I taught them how to have a good marriage, deal with disappointments, keep a job and manage life – if they don’t, I’m not going to hope they depressed, divorced, get fired or fail in life. In fact, I’m going hope the opposite. I was given to them by God to teach them and guide them in their formative years and to hopefully be a trusted counselor to them for the rest of their life. But, they are no longer little children, they are still my children, but grown children, and I no longer have any desire to punish them. If I hear them cuss, I no longer wash their mouth out with soap – why … because they are no longer under my law – I taught them right and it will be best for them if they do not forsake instructions.

Our rules protect and guard our children while they are children. If they are given no laws, where is their guard? If, when they are older and on their own, they stray from the commandments of their father or the instructions of their mother, it is their choice – but we hope they don’t. (Proverbs 6:20-23)

So, why did God give us the law?

The Apostle Paul asked the question:

“What purpose then does the law serve?” (Galatians 3:19a)

He answered this question in the continuing verses:

Galatians 3

23 But before faith came, we were kept under the law, shut up unto the faith which should afterwards be revealed.

24 Wherefore the law was our schoolmaster to bring us unto Christ, that we might be justified by faith.

25 But after that faith is come, we are no longer under a schoolmaster.

Schoolmaster: Tutor; Guardian; Guide

Romans 3:31 Do we then make void the law through faith? Certainly not! On the contrary, we establish the law.

The whole reason I taught my children right is so that when they grew up they would live right and establish righteousness in the earth.

It’s the same with the law.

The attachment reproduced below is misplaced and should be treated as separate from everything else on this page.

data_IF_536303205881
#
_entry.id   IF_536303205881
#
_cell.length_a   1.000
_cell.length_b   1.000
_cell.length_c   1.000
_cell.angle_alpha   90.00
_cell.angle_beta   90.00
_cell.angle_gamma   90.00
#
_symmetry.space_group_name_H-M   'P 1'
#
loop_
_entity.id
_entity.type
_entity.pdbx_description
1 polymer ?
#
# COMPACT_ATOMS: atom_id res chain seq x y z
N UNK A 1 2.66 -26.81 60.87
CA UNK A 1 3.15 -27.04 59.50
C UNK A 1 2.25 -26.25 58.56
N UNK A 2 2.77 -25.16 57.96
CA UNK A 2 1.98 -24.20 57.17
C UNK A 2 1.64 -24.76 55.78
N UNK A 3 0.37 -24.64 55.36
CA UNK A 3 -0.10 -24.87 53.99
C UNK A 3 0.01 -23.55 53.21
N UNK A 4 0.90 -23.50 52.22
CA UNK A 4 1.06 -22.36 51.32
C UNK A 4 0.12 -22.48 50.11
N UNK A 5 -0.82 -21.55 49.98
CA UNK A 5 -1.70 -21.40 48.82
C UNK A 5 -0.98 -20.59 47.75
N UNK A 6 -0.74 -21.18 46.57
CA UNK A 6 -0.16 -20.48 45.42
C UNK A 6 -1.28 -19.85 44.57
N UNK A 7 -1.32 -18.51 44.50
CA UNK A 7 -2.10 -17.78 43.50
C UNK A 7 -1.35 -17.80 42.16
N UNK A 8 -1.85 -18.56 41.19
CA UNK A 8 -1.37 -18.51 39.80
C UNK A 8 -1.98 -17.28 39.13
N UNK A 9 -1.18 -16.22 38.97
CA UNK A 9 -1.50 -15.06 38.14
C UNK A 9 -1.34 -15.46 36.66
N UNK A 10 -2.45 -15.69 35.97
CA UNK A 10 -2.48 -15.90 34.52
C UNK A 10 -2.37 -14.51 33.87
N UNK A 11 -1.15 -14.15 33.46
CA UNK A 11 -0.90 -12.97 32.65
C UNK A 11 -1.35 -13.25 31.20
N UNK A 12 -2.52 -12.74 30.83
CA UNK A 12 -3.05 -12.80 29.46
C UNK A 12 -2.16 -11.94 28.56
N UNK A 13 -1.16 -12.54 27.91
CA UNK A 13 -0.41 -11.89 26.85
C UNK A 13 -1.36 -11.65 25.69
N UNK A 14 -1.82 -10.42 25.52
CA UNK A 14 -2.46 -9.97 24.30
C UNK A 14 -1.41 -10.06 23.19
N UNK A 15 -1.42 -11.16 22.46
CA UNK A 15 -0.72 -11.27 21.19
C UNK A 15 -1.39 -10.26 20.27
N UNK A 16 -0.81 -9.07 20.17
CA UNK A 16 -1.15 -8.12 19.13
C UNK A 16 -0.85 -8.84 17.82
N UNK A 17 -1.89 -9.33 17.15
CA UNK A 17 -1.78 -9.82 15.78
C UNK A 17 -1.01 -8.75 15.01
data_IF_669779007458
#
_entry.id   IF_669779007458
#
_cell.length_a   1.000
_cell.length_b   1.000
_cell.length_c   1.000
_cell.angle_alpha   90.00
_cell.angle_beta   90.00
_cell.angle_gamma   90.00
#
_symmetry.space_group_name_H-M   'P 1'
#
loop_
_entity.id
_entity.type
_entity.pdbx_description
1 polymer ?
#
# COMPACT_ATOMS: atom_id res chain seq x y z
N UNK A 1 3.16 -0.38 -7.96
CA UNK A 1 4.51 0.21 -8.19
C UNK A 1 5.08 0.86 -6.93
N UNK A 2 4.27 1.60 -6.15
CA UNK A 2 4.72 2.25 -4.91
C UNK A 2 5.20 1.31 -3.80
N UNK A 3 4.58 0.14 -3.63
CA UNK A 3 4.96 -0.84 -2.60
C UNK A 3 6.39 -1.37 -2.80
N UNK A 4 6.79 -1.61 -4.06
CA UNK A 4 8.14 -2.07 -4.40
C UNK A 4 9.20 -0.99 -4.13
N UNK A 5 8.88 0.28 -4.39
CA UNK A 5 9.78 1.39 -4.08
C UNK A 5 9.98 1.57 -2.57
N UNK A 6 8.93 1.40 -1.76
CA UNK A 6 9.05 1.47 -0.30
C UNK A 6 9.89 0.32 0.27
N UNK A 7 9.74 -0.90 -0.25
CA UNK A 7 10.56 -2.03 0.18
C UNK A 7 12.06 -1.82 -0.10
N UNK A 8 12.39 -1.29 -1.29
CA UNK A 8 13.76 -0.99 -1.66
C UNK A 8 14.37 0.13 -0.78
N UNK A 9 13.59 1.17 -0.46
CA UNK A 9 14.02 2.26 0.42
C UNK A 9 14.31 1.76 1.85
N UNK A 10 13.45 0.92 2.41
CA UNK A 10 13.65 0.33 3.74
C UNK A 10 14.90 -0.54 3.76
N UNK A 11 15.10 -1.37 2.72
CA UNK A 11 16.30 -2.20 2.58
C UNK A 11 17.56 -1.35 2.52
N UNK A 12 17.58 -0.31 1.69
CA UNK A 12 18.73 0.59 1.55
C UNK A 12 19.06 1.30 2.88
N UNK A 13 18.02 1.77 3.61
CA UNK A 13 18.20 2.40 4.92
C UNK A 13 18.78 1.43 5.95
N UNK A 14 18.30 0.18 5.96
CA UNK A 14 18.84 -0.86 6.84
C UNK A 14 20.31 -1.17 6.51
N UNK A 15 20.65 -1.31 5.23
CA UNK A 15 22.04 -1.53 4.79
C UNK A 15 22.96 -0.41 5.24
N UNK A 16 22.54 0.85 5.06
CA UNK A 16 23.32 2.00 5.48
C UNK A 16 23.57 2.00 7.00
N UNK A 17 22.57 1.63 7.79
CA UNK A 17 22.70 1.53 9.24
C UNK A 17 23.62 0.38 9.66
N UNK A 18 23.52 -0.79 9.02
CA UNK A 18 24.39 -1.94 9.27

Why did God give us the law? To show us the way He expects His Children to live.

Once we lived under the penalties, under the punishments, under the curses of the law. (Galatians 3:13) However, when we come to Christ, we are no longer under the law,(Romans 6:14), neither are we expected to become lawless, (Romans 6:1-2), however – God is not out to punish us … but … living without respect to the commandments of God will set a person up for failure in life. God is not the sinner’s enemy, but rather His friend.

God won’t make you fail, but He might allow you to fail … the choices in life are squarely yours. God loves you and hopes you will follow His instructions. That’s grace! But, if you are His Child, He will love you whether you do or don’t!

In case you aren’t sure how the law of God applies to you as a Believer under grace. This Wednesday evening we will begin to discover the New Testament revelation and the grace-filled application of each one of the Ten Commandments.

We will start where Jesus left off talking to the young rich ruler of Matthew 19, with what is referred to as the first table of the law. If you want to study and get ahead, read Exodus, chapter 20.

However, to leave you with something of value to consider this week, let me say: You know right from wrong. (Hebrews 10:16) Stop justifying your wrong decisions like a little kid and start doing what you know is right. (Isaiah 1:16-20)

God’s grace is sufficient!